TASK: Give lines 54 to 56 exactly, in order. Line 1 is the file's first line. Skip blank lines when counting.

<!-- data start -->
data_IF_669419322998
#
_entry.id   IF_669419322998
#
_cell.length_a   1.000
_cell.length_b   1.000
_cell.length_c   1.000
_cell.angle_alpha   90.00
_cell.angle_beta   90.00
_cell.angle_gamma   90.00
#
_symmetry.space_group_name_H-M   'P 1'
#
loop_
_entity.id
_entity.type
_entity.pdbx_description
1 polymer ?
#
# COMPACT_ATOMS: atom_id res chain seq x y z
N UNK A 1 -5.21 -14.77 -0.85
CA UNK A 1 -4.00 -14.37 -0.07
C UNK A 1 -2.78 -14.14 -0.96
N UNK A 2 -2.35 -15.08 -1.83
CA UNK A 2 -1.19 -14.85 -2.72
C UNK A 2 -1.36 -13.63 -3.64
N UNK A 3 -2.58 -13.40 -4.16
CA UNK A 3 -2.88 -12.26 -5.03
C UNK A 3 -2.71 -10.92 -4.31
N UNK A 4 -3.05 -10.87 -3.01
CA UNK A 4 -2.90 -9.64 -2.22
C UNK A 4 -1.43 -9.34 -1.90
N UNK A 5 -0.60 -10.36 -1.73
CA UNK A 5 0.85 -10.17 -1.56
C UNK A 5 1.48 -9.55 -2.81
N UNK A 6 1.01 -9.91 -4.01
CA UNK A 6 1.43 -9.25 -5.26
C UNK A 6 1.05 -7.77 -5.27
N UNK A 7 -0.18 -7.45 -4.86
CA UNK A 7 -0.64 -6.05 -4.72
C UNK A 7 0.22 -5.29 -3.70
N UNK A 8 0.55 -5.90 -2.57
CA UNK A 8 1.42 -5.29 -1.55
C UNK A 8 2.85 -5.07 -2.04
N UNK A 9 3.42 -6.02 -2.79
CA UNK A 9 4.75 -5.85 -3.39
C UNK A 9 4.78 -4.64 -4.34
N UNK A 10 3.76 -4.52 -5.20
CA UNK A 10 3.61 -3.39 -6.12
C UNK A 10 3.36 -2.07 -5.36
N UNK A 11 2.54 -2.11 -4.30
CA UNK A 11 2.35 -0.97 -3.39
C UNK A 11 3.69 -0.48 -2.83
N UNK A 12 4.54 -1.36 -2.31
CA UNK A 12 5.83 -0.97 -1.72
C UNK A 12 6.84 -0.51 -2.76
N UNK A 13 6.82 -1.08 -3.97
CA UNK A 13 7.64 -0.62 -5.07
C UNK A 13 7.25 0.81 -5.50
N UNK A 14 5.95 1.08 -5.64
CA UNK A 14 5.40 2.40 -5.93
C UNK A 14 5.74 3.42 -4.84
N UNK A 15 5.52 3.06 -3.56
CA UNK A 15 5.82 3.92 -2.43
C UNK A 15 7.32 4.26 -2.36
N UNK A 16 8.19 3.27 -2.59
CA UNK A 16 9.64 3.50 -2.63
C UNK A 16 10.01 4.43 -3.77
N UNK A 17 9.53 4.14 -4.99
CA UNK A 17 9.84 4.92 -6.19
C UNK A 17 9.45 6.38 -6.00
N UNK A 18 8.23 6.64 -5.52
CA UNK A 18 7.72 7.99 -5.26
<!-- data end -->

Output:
N UNK A 12 4.54 -1.36 -2.31
CA UNK A 12 5.83 -0.97 -1.72
C UNK A 12 6.84 -0.51 -2.76